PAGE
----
I think a big part of building that [trust] with your leadership team is helping them understand how to look at the data your business is creating. Have you created a shared language within your business where everyone starts to have an understanding of what metrics matter and how you should ask for things from one another.
[Go to 22:20 to hear Ross give some specific examples on this topic]
Measuring RevOps Maturity & Impact
If you can [teach people to ask unbiased questions in order to get unbiased data] within your business, teams are gonna want to come to you because they’re gonna want to be part of helping release the most impactful processes and technology, and really solve the most urgent business problems you have in a way that has lasting impact.
[Go to 23:20 to hear Jason explain how Go Nimbly measures RevOps maturity]
Instead of asking if we can be more efficient and save money, we should really be asking what we’re leaving on the table because we don’t know what to ask our customers or because we’ve already eroded that trust or because we sent them an email while they’re already in the middle of a buying cycle. For them, [buying our product] is a huge investment and they don’t want to feel like we’re just another big tech company who doesn’t care about their business. These are very human factors that operations has to address at scale through technology, process, and people.
One thing I would also go to is the planning process your team has already developed. So many members of senior leadership teams are gonna come in and [cite their experience] as a reason to do something. As the operations leader, you need to be able to figure out how you’re going to verify with them whether or not [their solution] will work within your business.
That’s going to boil down to whether you’ve created a common process between teams to make it clear that you’re not saying ‘no’ or [that this senior leader doesn’t know what they’re talking about], you just want to make sure that person’s hypothesis is actually going to hold true here [given the processes you’ve put in place].
What experiment can we run? Do we already have the data to determine whether the gap is there? That culture is the hardest thing to build, particularly for companies going through hyper-growth. These teams are bringing in very senior people to be their silver bullet and know how to solve all their problems but even if they have insight about where the problems could be, you still need to confirm that’s where the problems actually are.
[Go to 27:05 to hear more on RevOps maturity and validating intuition and experience-based gaps]
[Go to 34:53 to hear Ross talk about how art, design thinking, and the restaurant industry have shaped and impacted his thinking and career]
Generalists vs. Specialists in Operations
I’m a big proponent of range when it comes to the role of an operator. I believe an operator’s role (especially in RevOps) is to execute the core capabilities of revenue operations at scale. I think that often organizations tend to choose operational specialists as opposed to operators who have range. Do you believe in a specialized Operations team or do you believe in the power of generalists?
I believe in a range approach, as well. Teams need specialists, but as an operator your job is to look across all the needs of the business and unless you can understand those things well enough to engage with any of those players, it’s going to really inhibit your ability to be completely effective.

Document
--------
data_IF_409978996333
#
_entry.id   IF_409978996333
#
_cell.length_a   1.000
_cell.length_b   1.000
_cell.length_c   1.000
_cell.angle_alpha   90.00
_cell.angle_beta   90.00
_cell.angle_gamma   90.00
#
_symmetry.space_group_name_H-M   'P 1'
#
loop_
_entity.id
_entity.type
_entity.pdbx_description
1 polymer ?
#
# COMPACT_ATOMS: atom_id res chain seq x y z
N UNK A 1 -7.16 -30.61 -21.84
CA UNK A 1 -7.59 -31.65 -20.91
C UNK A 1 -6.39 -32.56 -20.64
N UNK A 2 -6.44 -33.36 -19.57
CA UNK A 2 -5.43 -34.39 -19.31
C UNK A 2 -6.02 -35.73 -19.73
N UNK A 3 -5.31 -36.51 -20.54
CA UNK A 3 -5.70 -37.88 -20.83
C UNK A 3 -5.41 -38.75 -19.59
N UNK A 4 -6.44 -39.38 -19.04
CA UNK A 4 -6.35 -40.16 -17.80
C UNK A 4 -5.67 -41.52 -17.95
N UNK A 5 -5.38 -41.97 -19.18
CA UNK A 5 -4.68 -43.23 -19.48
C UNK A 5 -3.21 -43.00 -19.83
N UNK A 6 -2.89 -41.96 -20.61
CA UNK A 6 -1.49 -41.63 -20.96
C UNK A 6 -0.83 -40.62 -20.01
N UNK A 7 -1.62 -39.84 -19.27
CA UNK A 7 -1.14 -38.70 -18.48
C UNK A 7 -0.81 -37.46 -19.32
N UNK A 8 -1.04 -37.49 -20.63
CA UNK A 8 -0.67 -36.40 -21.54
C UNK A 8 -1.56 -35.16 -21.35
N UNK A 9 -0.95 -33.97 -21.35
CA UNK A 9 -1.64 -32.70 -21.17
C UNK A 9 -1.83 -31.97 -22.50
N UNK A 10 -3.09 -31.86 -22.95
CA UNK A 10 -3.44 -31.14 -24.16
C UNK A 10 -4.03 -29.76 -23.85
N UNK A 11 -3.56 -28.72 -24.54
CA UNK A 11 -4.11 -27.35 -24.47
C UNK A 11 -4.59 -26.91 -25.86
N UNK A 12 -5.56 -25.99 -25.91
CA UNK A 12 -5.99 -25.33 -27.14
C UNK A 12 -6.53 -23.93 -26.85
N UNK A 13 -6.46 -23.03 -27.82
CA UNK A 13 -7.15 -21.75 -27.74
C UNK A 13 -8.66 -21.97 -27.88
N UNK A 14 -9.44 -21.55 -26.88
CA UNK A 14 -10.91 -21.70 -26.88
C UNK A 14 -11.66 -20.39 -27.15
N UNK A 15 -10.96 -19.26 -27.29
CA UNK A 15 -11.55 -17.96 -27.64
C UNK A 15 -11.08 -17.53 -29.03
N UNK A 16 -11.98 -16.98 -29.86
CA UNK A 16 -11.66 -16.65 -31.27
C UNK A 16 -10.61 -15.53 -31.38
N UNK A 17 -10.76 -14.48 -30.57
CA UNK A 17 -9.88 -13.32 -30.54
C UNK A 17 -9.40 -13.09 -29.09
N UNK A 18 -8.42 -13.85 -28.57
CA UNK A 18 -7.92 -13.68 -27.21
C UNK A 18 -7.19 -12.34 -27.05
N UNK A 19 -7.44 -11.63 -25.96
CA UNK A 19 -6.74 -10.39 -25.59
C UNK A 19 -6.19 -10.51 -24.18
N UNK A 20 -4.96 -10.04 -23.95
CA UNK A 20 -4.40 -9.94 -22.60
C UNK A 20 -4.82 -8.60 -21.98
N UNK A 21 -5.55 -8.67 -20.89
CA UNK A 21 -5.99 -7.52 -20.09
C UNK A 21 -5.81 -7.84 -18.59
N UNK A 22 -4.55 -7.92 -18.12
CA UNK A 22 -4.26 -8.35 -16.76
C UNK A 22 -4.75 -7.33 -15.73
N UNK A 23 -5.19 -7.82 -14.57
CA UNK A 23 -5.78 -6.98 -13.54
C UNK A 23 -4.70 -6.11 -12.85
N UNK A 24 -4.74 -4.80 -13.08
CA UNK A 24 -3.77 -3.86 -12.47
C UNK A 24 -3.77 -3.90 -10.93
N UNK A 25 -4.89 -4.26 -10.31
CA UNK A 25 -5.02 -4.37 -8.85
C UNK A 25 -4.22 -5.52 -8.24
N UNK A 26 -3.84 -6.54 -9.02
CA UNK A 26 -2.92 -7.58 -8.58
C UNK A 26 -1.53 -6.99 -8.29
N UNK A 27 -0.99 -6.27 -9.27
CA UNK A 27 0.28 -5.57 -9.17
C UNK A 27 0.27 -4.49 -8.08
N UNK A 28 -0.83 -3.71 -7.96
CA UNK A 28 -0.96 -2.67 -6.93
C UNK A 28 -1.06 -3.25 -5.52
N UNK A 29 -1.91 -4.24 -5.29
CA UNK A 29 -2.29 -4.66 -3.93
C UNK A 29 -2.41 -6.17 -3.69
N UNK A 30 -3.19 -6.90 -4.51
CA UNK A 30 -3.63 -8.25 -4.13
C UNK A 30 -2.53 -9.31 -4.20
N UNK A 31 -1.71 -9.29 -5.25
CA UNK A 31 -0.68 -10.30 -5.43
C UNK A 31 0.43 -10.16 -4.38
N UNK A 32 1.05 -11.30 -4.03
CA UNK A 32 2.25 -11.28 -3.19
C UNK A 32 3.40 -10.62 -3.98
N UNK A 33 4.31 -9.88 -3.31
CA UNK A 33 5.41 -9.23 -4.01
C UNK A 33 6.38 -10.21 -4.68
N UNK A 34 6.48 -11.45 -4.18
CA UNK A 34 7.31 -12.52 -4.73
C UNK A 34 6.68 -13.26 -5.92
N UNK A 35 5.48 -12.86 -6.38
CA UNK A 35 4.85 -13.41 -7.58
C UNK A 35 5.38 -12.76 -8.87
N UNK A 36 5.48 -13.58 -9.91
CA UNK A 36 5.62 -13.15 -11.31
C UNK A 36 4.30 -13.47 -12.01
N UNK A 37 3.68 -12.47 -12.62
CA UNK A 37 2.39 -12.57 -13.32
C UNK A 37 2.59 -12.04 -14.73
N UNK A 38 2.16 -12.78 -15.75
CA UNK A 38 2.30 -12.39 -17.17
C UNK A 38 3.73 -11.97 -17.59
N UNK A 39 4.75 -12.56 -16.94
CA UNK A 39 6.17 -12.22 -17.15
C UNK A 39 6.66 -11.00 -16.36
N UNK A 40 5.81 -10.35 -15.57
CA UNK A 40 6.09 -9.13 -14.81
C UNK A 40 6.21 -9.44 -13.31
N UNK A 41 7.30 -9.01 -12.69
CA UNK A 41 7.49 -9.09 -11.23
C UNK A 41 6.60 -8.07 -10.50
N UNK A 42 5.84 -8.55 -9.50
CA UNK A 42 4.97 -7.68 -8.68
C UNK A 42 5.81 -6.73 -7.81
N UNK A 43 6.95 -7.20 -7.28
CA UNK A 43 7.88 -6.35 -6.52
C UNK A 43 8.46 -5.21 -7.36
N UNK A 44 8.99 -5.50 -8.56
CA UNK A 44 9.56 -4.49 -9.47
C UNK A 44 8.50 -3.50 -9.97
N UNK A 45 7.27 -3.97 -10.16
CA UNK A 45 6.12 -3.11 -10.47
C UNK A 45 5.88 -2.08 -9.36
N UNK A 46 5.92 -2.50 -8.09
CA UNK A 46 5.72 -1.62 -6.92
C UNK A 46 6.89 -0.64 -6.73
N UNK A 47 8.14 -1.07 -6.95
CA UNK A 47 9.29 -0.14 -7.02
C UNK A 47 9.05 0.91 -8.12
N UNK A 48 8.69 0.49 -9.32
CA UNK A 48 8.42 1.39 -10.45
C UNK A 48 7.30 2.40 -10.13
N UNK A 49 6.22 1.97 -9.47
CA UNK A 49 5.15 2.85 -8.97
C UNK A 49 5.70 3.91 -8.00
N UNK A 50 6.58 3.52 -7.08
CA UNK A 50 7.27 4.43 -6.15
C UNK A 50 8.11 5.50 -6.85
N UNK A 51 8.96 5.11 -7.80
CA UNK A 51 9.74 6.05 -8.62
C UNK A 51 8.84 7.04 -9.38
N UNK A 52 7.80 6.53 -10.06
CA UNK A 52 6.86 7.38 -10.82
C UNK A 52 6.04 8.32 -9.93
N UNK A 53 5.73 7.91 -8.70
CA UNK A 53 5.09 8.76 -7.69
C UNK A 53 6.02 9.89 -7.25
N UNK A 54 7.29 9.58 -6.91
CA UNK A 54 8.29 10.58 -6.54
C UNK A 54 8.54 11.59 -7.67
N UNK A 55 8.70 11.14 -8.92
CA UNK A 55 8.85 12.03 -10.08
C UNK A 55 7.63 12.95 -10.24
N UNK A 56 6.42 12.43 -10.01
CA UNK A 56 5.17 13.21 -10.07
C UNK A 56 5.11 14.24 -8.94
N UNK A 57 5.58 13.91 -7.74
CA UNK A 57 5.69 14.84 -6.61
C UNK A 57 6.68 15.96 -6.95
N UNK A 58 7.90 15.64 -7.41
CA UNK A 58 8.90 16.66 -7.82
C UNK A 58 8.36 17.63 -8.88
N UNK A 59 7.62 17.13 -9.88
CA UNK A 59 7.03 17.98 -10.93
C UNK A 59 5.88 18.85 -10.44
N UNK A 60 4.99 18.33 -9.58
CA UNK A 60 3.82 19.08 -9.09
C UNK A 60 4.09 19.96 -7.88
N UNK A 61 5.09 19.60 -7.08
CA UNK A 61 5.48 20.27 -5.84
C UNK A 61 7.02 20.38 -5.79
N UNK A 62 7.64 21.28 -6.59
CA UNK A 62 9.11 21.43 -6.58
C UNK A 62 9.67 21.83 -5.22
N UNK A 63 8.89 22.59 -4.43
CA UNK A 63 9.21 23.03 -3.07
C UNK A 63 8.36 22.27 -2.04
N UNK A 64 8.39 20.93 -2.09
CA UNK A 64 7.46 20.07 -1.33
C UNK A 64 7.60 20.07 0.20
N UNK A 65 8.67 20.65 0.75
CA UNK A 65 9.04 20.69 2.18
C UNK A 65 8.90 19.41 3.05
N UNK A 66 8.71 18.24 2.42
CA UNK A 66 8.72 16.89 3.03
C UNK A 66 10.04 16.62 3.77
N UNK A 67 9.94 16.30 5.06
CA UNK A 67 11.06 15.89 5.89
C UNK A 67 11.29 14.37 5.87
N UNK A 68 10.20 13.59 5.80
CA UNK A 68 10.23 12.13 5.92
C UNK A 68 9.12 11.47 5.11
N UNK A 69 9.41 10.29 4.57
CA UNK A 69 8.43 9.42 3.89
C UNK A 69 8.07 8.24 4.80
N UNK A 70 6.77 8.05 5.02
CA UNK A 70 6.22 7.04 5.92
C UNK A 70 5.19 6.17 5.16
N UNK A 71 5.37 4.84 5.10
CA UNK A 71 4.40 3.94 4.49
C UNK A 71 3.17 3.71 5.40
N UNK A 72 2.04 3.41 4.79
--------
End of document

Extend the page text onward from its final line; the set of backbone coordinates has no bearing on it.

So much of my time is just spent translating. I’m sitting down with a go-to-market leader who’s saying they want to launch some initiative and I’m taking that and turning it into user stories or business requirements and then sitting down with a very technical person and explaining what the business needs and what the technology can do to support that. That also involves gathering their very technical requirements and those are two totally different languages to need to be able to speak. My job isn’t to make that systems change or understand the world of that go-to-market leader, it’s to make sure I’m bringing everything together in a way that creates commonality.
So I’m not at all saying we don’t need those specialists. We absolutely do. But to your point, as an operator, you kind of need to be able to swim in any [area]. If you find yourself struggling to do that, you need to surround yourself with people who can fill in that gap and think that way for you.
[Go to 40:45 to hear Ross discuss how he leverages his background and experiences to create his operations philosophy]
Causes of Silo Syndrome: Inconsistent Incentives
[Go to 41:55 to hear Jason break down the causes of Silo Syndrome]
At Toast, which of the four causes of Silo Syndrome that you’ve run into was the hardest to ‘kill’?
I want to say it’s the incentives piece because a lot of my background is working with sales organizations and marketing organizations. When making changes to incentives, you’re touching people’s income—something that’s so important to their day-to-day lives—and if you make mistakes, it can be very costly to the business. Either because you underpay people and you lose a lot of talent or you overpay people and it’s literally too expensive for the business.
I think that when people understand their role through the lens of an incentive structure, it’s so hard to go to them and try and change the way they understand success or failure in their role. It creates a tremendous amount of uncertainty and stress for those individuals. To them, what they’re hearing is that you’re going to make their job harder or take money away from them. You’re going to change a system that they have already worked to make successful. That is a very nuanced conversation to have.